Difference between revisions of "EECI 2020: Computer Session: TuLiP"

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** 6 cell robot, with dynamics: [http://www.cds.caltech.edu/~murray/courses/eeci-sp2020/robot_simple_continuous.ipynb robot_simple_continuous.ipynb]
 
** 6 cell robot, with dynamics: [http://www.cds.caltech.edu/~murray/courses/eeci-sp2020/robot_simple_continuous.ipynb robot_simple_continuous.ipynb]
 
** 3x3 exercise: [http://www.cds.caltech.edu/~murray/courses/eeci-sp2020/exercise_3x3.ipynb exercise_3x3.ipynb]
 
** 3x3 exercise: [http://www.cds.caltech.edu/~murray/courses/eeci-sp2020/exercise_3x3.ipynb exercise_3x3.ipynb]
** Left turn exercise: [http://www.cds.caltech.edu/~murray/courses/eeci-sp2020/exercise_leftturn.py exercise_leftturn.ipynb]
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** Left turn exercise: [http://www.cds.caltech.edu/~murray/courses/eeci-sp2020/exercise_leftturn.ipynb exercise_leftturn.ipynb]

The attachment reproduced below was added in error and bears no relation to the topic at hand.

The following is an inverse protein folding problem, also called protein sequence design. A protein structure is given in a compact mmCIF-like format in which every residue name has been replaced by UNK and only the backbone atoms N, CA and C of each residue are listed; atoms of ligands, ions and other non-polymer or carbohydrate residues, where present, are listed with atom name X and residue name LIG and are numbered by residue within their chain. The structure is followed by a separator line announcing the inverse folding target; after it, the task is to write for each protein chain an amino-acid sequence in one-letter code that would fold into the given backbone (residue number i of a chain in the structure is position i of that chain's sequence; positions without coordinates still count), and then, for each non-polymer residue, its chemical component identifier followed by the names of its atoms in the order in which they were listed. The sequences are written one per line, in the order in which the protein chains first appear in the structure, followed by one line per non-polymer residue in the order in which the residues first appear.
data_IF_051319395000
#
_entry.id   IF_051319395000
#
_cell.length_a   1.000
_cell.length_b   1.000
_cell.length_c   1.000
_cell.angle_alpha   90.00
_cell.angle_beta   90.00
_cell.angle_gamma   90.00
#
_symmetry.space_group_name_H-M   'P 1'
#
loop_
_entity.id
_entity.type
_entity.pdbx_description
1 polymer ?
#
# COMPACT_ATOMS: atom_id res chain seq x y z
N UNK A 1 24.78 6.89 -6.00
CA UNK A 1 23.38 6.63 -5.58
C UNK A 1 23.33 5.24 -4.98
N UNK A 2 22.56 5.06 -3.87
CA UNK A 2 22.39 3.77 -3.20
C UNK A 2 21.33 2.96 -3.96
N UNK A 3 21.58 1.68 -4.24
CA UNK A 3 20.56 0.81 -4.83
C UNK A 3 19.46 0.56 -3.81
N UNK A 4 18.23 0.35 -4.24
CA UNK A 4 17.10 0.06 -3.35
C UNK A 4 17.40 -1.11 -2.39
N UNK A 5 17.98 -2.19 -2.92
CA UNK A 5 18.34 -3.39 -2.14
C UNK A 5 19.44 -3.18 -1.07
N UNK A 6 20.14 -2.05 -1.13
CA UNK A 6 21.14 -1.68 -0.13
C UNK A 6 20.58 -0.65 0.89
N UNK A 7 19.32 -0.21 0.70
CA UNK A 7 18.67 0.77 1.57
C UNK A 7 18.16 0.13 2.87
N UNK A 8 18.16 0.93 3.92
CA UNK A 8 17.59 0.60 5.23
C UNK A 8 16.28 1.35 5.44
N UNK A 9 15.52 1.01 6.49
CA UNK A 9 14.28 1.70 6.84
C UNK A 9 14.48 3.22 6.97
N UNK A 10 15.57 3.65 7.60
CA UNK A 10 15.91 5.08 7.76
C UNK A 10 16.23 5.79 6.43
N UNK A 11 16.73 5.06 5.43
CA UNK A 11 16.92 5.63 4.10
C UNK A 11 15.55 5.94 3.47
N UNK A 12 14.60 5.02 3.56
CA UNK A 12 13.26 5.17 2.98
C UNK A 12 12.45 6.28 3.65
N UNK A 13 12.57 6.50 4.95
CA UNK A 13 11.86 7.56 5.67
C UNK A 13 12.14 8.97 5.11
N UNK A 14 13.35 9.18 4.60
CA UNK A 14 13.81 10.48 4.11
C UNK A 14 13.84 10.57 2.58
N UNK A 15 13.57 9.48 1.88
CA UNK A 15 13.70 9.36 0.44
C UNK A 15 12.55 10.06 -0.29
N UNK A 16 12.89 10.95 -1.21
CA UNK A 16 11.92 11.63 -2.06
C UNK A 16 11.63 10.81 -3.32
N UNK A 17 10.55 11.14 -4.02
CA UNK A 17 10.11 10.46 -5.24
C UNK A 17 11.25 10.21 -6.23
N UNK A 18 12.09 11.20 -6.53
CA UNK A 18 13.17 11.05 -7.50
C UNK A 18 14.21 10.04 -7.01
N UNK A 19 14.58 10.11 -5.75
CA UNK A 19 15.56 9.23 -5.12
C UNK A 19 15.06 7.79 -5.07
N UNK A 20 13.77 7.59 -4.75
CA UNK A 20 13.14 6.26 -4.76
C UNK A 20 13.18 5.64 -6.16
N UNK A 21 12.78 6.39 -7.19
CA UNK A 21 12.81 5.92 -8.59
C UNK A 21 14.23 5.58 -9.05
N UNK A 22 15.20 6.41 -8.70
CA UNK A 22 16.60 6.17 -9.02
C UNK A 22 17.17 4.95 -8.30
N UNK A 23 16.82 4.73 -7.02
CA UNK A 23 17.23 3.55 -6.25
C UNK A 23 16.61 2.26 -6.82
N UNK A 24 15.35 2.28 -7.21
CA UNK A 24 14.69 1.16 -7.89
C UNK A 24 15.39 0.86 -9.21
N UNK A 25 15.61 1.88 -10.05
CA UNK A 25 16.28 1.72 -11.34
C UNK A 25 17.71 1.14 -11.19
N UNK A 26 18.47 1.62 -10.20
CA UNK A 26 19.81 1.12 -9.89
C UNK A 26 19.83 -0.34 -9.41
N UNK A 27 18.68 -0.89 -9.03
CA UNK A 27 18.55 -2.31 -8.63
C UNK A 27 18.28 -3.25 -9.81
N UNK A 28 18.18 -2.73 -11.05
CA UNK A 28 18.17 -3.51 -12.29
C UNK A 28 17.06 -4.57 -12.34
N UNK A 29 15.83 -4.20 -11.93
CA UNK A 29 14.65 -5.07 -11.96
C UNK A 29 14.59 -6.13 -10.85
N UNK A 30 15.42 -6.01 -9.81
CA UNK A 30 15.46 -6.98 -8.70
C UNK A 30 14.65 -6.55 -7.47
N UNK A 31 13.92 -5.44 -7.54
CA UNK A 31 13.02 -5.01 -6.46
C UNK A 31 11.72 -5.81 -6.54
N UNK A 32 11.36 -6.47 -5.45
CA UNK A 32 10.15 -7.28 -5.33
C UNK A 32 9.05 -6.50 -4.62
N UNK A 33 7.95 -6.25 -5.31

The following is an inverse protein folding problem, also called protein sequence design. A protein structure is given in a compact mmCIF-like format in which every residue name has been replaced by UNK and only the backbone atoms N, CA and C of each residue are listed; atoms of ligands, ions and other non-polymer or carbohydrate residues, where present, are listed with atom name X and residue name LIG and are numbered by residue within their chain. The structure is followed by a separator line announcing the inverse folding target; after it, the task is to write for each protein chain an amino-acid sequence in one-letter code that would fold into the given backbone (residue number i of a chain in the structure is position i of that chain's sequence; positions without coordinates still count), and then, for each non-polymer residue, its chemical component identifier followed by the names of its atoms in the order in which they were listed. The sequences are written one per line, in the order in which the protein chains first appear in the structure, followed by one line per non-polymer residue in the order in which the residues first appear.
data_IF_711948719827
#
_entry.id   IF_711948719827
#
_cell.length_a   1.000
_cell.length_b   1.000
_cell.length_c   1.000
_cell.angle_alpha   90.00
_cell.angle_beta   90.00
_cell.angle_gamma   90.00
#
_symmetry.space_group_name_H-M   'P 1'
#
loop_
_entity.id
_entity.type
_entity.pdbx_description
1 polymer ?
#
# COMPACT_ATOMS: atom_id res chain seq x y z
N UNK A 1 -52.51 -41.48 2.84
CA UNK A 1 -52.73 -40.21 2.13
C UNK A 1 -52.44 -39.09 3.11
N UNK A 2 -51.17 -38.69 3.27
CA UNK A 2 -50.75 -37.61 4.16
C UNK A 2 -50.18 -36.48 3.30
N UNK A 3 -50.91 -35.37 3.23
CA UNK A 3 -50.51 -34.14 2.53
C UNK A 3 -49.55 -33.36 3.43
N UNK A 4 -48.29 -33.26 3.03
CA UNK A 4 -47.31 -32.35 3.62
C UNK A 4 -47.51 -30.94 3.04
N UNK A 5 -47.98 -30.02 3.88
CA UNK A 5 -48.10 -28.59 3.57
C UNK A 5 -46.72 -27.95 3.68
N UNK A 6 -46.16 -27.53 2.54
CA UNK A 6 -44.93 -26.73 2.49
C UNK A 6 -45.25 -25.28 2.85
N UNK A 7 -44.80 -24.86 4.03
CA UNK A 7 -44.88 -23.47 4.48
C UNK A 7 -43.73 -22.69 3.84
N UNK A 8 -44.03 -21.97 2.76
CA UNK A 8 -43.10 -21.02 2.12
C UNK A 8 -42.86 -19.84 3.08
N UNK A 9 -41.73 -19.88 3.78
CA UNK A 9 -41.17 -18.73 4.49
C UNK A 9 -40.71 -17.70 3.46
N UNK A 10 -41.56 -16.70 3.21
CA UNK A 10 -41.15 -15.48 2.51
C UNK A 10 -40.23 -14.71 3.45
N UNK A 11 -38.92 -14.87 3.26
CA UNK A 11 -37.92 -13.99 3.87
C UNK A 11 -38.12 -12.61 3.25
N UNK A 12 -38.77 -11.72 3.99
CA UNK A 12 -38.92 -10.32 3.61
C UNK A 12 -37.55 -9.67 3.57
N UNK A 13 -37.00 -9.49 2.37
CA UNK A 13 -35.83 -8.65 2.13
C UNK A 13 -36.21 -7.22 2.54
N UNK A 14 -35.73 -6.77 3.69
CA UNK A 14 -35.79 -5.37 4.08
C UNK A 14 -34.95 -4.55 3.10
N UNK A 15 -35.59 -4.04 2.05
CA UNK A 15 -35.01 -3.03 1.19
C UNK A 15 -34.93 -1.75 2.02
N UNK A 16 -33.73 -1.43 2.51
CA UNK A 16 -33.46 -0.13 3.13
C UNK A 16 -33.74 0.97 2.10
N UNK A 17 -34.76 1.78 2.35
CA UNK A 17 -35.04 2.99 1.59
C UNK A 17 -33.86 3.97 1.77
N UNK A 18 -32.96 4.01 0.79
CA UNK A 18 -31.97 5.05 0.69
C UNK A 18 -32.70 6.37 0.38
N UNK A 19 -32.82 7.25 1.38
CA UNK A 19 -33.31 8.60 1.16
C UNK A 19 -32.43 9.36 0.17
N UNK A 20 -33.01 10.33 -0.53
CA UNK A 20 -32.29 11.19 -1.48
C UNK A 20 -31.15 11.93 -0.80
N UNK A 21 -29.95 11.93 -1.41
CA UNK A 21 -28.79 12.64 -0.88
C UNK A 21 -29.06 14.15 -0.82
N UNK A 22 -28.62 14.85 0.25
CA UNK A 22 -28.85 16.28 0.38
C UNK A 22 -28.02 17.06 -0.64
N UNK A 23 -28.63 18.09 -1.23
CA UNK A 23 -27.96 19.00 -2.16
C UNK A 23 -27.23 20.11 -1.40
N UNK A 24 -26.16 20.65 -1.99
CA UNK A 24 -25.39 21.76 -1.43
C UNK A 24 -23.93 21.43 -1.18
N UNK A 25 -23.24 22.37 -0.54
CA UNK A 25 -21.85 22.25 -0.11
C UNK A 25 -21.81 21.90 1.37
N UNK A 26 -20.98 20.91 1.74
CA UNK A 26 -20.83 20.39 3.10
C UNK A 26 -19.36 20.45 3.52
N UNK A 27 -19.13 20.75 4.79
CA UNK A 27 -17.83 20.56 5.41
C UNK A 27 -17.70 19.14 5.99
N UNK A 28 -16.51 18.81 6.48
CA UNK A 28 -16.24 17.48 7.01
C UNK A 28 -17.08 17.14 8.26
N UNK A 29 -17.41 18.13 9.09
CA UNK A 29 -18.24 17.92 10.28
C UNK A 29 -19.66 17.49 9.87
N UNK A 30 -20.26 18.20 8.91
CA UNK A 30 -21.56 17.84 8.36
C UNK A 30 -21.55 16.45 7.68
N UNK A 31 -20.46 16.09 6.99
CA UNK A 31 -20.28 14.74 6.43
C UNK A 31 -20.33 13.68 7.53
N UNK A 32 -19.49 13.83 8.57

== Further Reading ==
 
== Further Reading ==

Revision as of 18:47, 18 March 2020

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This lecture provides an overview of TuLiP, a Python-based software toolbox for the synthesis of embedded control software that is provably correct with respect to a GR[1] specifications. TuLiP combines routines for (1) finite state abstraction of control systems, (2) digital design synthesis from GR[1] specifications, and (3) receding horizon planning. The underlying digital design synthesis routine treats the environment as adversary; hence, the resulting controller is guaranteed to be correct for any admissible environment profile. TuLiP applies the receding horizon framework, allowing the synthesis problem to be broken into a set of smaller problems, and consequently alleviating the computational complexity of the synthesis procedure, while preserving the correctness guarantee.

A brief overview of TuLiP will be followed by hands-on exercises using the toolbox.

Lecture Materials

Further Reading

Additional Information